The behavior of Garrison and many of his followers shows that, even on what was the most explosive issue of all time, there were some who had no wiggle room for it. Even those who wrote the 1619 Project were not as extreme as Garrison and some of his followers who believed the government so stained in sin that even participating in it was beneath them. Garrison and many abolitionists saw slavery as a moral issue, pure and simple. That it was also an economic and political one was not one that he and his sect considered one that should be considered. That they thought they could simply convince the government to agree with them because it was a moral argument and refused to compromise on it shows a link to so much of the politics that we see on the left today.

The abolitionists, it is worth remembering, were located entirely in the North and in an era before even railroads had no real connection to the South. It doesn’t mean that their views were wrong or that they were not brave to take them — many of these abolitionists risks their freedom and lives for participation on the Underground Railroad. But it is telling that men like Garrison’s view of immediate and uncompensated emancipation was not only a non-starter in the South but one that many in the North would have great problems with making practical. Even in the North abolitionists were frequently viewed as a nuisance unattached to the reality of politics. That Douglass, a former slave was more willing to compromise than Garrison, is a telling sign of how some on the left truly think they know about reality more than those affected by the crisis they are arguing.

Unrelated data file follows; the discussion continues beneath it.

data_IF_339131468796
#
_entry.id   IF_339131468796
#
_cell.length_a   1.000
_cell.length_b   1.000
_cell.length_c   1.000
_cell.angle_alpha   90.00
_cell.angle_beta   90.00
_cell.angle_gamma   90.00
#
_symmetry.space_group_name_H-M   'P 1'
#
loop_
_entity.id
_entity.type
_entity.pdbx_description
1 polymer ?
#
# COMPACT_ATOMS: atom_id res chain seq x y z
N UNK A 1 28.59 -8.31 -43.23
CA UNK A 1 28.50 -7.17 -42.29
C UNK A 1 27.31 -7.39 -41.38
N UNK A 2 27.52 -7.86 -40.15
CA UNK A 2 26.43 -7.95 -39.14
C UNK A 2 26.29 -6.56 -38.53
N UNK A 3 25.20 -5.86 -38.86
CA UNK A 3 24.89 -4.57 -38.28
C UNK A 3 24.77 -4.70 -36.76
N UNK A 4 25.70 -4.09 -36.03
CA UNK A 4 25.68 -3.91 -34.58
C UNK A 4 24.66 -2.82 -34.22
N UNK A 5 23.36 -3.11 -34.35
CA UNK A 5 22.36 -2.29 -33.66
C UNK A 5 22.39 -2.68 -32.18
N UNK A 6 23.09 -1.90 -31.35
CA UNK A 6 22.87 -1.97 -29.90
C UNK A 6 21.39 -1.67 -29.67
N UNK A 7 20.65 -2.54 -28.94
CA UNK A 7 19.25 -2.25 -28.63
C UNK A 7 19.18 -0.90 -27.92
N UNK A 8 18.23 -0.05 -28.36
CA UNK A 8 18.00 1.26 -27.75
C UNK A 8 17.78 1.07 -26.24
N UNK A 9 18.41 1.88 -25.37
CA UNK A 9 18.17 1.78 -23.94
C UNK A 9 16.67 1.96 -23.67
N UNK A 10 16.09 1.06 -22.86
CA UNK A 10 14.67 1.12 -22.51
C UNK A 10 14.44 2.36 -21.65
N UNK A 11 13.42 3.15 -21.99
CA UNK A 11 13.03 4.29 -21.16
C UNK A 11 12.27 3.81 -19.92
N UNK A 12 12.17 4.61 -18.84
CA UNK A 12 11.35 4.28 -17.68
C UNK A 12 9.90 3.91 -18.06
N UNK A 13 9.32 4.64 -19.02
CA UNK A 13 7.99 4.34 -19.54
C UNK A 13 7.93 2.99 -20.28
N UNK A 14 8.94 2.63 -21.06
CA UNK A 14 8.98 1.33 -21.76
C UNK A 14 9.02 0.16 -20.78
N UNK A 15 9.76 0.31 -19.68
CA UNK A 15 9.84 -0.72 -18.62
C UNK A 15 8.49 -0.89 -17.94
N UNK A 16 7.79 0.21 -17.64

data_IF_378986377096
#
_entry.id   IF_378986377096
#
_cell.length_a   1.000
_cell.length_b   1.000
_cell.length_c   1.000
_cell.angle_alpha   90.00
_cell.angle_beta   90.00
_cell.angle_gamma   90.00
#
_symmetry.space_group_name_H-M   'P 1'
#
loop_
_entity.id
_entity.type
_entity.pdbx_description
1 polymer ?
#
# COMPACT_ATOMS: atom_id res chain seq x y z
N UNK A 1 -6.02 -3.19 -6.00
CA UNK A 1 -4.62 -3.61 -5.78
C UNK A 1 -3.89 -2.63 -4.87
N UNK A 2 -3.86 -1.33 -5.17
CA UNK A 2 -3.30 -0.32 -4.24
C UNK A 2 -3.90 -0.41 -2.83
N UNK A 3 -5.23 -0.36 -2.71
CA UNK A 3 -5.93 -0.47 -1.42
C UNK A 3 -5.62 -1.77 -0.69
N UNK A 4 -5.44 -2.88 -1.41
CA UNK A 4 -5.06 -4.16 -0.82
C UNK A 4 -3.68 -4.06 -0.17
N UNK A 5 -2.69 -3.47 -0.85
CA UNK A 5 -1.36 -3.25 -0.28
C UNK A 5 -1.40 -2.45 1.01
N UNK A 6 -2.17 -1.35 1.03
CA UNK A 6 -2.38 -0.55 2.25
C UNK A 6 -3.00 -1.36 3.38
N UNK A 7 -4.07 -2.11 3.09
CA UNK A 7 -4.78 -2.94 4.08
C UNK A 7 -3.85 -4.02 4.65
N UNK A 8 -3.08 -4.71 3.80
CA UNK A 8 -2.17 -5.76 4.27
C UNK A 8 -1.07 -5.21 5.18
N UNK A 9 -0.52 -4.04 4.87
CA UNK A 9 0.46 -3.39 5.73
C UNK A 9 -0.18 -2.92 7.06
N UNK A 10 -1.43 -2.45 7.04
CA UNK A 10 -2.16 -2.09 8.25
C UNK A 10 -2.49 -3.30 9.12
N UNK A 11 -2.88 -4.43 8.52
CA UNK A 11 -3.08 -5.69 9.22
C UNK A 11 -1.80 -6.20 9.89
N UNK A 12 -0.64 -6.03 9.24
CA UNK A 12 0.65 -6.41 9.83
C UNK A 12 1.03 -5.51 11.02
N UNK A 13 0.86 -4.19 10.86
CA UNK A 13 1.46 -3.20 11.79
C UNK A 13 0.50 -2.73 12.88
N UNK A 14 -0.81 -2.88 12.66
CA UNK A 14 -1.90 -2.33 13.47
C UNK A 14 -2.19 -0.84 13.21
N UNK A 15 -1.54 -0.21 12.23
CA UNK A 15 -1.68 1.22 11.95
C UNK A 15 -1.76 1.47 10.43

There’s also the fact that in the leadup to the Compromise of 1850 many in New England would turn on Daniel Webster, one of their great heroes for nearly half a century because he chose to advocate for peace over freedom. That the alternative might very well be the dissolution of the Union did nothing to quell their hatred and shows the difference between an elected politician and one who chooses to argue from afar.

This series will deal not with the foundation of the Republican party but rather the ten years prior to that. It will look instead at those abolitionists who spent the period from 1840 to 1852 trying to form a political party that would express their views in Congress. It will show their attempts to give a voice to the most controversial subject in our nation’s history and how they were fought with every step of the way not only by the fluctuating two-party system and the early years of representative democracy in elections but also the conflict within their own ranks, by those who wanted slavery ended but had no desire to vote for even a political party with that as its mission statement.

It is hard not to look at this conflict and not see so many of the parallels between the most extreme abolitionists and the radical left today: those who look at America and the world through a purely moral lens and refuse to allow for compromise. In the case of slavery the stakes were infinitely higher for all concerns of all races and genders and solutions had to be found. But it’s telling that even when a political solution might have been the only one, abolitionists like Garrison thought that government wasn’t the solution, government was the problem. And we will see in some examples just what they were willing to do to solve them.

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David B Morris

After years of laboring for love in my blog on TV, I have decided to expand my horizons by blogging about my great love to a new and hopefully wider field.